Embedded in feeling closer to timbre shifts was tonal motion. Music moves horizontally across different dimensions. One is pace/tempo. Against typical beat markers, one can play against its regularity for extra interest; insert odd metering; speed up or slow down the basic progression. Another is dynamic motion. It comes to a grinding halt in wall-of-sound productions mastered to be always maximally loud. It gets most varied in grand orchestral or movie scores which traverse extreme dynamic range. Yet another is phrasing where staccato and legato plus mixed values change articulation. Then there's tonal life from greater harmonic shifts. In all cases, subtle but ongoing changes create movement. Its irregular fluctuations offset sameness. Even tracks with little melodic or harmonic development, perhaps no beats even to seemingly float, needn't drone on as though going nowhere. Their interest can be a different kind of motion traversing tonal terrain like a pointillist painting seen close up. You can't make out shapes or depth but there's an overabundance of color everywhere. That motion makes tone feel more elastic and nimble. It has half, quarter and smaller shadows. That domain gets less constant, monotonous, monochromatic and staid. We no longer motor down Emotion Highway on tonal cruise control.

From big words of theory & concept to subjective relevance in the seat led me upstairs next. Once more I sidestepped the bigger speaker system for a still more minimalist headfi system of even higher resolution. That could focus down maximally on Furutech's difference delta. The downstairs opponent had been a 1st-gen Crystal Cable leash, making for a very noticeable offset. Now it was a 2020 Grimm Audio SQM so far more current effort. Perhaps not surprisingly, this made for a smaller though still appreciable offset. Again the Lineflux XLR was the only analog interconnect in the mix. Headphones again meant the lowest distance losses, zero room interference, just marginal reflections down from many meters to mere centimetres and with these open-baffle ribbons, no energy storage. With the Dutch cable forwarding balanced analog signal, there was more emphasis on transient prickliness so apparent speed; and less on the magnitude of color values. The Japanese link felt marginally softer on the uptake where sounds first rise from silence; then more developed on the blossoming sustain portion. To my ears, this shift invariably registers as less incisive so rhythmically less edgy; but richer of substance.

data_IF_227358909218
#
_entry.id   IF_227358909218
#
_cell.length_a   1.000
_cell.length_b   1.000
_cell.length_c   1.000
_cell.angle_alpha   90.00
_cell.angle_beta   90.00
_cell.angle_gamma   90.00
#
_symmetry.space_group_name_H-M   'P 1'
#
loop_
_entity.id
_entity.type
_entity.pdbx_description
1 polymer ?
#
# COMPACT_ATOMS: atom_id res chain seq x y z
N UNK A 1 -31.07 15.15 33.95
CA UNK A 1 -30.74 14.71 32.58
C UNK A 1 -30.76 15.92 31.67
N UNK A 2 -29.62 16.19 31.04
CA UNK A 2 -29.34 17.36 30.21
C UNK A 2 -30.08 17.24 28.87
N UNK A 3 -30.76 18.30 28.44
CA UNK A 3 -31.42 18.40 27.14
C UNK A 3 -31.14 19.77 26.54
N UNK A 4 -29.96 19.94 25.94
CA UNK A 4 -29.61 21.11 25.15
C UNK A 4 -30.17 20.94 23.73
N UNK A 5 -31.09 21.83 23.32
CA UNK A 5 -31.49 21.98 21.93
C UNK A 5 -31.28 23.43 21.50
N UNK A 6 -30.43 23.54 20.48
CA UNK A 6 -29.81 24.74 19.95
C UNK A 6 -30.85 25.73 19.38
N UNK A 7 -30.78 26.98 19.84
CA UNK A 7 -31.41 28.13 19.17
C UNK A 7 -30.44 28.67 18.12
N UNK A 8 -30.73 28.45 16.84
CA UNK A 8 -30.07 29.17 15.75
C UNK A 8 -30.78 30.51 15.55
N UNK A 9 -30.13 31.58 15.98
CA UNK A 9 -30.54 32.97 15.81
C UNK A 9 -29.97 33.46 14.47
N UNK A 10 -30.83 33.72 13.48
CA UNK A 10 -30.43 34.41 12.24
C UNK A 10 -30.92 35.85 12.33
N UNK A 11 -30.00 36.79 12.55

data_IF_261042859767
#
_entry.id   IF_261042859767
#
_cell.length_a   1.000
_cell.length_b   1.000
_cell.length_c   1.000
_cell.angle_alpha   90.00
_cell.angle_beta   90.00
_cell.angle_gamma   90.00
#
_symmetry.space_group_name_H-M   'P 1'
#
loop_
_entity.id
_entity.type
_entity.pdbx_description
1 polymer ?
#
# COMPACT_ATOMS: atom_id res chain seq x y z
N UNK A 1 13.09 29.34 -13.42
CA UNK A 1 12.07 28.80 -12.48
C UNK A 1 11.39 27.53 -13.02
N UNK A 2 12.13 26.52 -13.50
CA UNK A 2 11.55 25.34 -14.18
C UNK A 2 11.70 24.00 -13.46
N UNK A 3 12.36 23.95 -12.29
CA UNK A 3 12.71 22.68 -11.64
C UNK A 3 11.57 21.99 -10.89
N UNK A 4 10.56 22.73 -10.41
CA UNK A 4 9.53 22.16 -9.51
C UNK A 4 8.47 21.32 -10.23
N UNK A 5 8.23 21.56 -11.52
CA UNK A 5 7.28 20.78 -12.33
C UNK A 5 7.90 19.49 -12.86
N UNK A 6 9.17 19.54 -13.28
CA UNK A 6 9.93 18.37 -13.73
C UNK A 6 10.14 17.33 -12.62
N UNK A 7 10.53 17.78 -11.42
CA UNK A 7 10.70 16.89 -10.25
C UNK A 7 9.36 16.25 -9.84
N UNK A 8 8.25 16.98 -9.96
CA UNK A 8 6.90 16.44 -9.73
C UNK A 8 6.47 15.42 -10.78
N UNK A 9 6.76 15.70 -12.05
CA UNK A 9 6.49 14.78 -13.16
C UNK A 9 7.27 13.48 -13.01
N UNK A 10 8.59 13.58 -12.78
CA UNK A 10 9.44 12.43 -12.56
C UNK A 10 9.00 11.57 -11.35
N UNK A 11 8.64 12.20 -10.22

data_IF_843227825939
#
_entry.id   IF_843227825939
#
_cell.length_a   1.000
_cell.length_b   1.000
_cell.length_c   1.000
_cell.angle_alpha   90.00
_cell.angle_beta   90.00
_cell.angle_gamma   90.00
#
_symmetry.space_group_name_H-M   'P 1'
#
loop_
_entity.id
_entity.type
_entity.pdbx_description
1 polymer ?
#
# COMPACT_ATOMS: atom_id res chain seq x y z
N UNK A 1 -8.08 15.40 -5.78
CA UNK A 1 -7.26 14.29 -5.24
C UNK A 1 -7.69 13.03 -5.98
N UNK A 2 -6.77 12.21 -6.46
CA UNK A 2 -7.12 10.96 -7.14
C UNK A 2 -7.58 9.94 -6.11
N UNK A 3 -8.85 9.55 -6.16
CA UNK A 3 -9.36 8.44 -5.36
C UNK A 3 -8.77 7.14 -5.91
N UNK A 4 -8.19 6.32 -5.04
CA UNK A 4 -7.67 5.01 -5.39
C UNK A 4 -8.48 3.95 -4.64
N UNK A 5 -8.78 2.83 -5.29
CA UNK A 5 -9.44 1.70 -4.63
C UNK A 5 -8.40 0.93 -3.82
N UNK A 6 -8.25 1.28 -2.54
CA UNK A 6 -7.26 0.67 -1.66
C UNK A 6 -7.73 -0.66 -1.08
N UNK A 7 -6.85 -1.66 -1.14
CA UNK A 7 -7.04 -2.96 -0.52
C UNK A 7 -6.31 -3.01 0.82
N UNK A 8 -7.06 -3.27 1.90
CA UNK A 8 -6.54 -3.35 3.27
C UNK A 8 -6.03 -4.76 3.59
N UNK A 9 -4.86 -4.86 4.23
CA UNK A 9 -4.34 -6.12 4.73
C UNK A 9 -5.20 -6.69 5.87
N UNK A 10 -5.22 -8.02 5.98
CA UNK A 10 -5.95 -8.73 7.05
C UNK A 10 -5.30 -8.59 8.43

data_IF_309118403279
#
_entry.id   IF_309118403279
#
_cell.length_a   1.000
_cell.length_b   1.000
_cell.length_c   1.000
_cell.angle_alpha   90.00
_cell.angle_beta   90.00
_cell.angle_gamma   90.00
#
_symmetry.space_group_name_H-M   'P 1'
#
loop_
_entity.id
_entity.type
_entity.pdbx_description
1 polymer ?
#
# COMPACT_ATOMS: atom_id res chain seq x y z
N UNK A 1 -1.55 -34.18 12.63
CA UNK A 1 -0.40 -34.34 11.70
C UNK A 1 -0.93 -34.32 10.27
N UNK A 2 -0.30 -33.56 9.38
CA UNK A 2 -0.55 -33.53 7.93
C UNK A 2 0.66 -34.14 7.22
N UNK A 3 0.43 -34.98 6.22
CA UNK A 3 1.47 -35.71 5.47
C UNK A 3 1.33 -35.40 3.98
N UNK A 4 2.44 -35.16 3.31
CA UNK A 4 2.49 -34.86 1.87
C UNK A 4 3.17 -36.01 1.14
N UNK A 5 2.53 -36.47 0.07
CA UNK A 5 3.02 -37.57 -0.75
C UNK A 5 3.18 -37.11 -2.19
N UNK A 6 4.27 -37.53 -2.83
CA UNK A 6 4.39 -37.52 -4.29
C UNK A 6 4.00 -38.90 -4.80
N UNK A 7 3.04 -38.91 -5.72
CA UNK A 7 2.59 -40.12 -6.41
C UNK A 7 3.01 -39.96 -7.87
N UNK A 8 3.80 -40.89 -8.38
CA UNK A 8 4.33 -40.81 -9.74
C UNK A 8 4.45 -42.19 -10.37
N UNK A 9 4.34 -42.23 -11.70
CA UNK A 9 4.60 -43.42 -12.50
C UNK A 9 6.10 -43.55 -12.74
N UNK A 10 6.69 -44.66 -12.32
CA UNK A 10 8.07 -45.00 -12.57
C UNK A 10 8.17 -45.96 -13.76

Interestingly, the tit-for-tat braking effect—less speed for more timbral temperature—was less than the color-palette gains. It wasn't exactly something for nothing since by contrast, the Grimm did feel a bit snappier so slightly front-loaded on the attacks. In popular parlance it's more edge-of-seat listening because subjectively, our attention leans forward. But it was less of the usual trade where to get something, we give up something else. The Furutech didn't feel at all ponderous, slowed down or sunk back into plumptuous pillows. It felt just a tad more settled then harmonically more filigreed and worked out. Downstairs this overtone advantage hadn't been subtle. Upstairs the juxtaposition was closer but the turn of flavors the same.

To my ears then, NCF's resolution enhancements for low-level analog signal don't work in typical ‘no detail missed' mode where detail associates with sight so imaging, soundstaging, focus, edging and mapping. Standard colors are never heard, only seen. Tone colors are only heard, never seen. As such they don't seem to factor with more audiophile detail. Yet what should we call more color gradients if not more detail? It just operates in a different area than the more visual details. I already laid the groundwork with my earlier notion of tonal motion. You won't be surprised now when I say that with the Furutech, the sounds' comings and going felt more elastic. It was more cantabile than staccato. The same happens with enhanced microdynamic shading. It creates more ebb and flow, more waxing and waning. For listeners primarily keyed into imaging then dynamics, noticing this wave-like rippling also in tone could seem alien at first. It's there though. We just need to tune our attention into it.